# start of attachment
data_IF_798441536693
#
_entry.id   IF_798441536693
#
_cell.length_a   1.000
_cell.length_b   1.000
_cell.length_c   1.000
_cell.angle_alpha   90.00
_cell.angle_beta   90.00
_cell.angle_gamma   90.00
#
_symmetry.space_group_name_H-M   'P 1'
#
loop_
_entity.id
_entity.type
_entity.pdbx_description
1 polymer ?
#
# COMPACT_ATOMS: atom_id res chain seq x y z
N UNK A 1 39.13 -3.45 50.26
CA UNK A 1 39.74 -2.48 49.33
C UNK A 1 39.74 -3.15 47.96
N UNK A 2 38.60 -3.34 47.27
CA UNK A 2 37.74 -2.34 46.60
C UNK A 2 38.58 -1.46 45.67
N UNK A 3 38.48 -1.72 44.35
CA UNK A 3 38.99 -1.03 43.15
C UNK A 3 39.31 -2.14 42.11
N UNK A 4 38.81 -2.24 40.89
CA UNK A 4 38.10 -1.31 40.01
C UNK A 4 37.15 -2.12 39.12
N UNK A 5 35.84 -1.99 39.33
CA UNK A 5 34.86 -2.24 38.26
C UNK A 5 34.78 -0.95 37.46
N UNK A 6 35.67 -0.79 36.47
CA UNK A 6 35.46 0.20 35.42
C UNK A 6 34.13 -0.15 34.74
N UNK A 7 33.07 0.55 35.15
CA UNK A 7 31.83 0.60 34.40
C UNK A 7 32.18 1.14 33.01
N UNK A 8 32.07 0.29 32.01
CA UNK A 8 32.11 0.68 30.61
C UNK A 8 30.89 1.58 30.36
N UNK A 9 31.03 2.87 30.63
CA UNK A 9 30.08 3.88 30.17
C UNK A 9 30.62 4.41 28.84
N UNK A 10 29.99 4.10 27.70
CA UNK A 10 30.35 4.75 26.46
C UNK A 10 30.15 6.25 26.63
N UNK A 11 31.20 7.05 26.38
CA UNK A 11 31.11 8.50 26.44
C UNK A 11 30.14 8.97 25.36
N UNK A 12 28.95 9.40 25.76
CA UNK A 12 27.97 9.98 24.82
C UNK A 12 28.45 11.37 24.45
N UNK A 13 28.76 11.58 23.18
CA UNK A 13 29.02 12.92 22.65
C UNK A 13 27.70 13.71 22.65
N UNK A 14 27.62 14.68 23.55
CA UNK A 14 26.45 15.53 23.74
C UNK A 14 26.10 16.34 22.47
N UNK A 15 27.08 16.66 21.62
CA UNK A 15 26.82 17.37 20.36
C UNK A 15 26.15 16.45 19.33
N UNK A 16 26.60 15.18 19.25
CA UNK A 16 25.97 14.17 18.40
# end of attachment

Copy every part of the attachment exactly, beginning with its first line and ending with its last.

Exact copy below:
data_IF_798441536693
#
_entry.id   IF_798441536693
#
_cell.length_a   1.000
_cell.length_b   1.000
_cell.length_c   1.000
_cell.angle_alpha   90.00
_cell.angle_beta   90.00
_cell.angle_gamma   90.00
#
_symmetry.space_group_name_H-M   'P 1'
#
loop_
_entity.id
_entity.type
_entity.pdbx_description
1 polymer ?
#
# COMPACT_ATOMS: atom_id res chain seq x y z
N UNK A 1 39.13 -3.45 50.26
CA UNK A 1 39.74 -2.48 49.33
C UNK A 1 39.74 -3.15 47.96
N UNK A 2 38.60 -3.34 47.27
CA UNK A 2 37.74 -2.34 46.60
C UNK A 2 38.58 -1.46 45.67
N UNK A 3 38.48 -1.72 44.35
CA UNK A 3 38.99 -1.03 43.15
C UNK A 3 39.31 -2.14 42.11
N UNK A 4 38.81 -2.24 40.89
CA UNK A 4 38.10 -1.31 40.01
C UNK A 4 37.15 -2.12 39.12
N UNK A 5 35.84 -1.99 39.33
CA UNK A 5 34.86 -2.24 38.26
C UNK A 5 34.78 -0.95 37.46
N UNK A 6 35.67 -0.79 36.47
CA UNK A 6 35.46 0.20 35.42
C UNK A 6 34.13 -0.15 34.74
N UNK A 7 33.07 0.55 35.15
CA UNK A 7 31.83 0.60 34.40
C UNK A 7 32.18 1.14 33.01
N UNK A 8 32.07 0.29 32.01
CA UNK A 8 32.11 0.68 30.61
C UNK A 8 30.89 1.58 30.36
N UNK A 9 31.03 2.87 30.63
CA UNK A 9 30.08 3.88 30.17
C UNK A 9 30.62 4.41 28.84
N UNK A 10 29.99 4.10 27.70
CA UNK A 10 30.35 4.75 26.46
C UNK A 10 30.15 6.25 26.63
N UNK A 11 31.20 7.05 26.38
CA UNK A 11 31.11 8.50 26.44
C UNK A 11 30.14 8.97 25.36
N UNK A 12 28.95 9.40 25.76
CA UNK A 12 27.97 9.98 24.82
C UNK A 12 28.45 11.37 24.45
N UNK A 13 28.76 11.58 23.18
CA UNK A 13 29.02 12.92 22.65
C UNK A 13 27.70 13.71 22.65
N UNK A 14 27.62 14.68 23.55
CA UNK A 14 26.45 15.53 23.74
C UNK A 14 26.10 16.34 22.47
N UNK A 15 27.08 16.66 21.62
CA UNK A 15 26.82 17.37 20.36
C UNK A 15 26.15 16.45 19.33
N UNK A 16 26.60 15.18 19.25
CA UNK A 16 25.97 14.17 18.40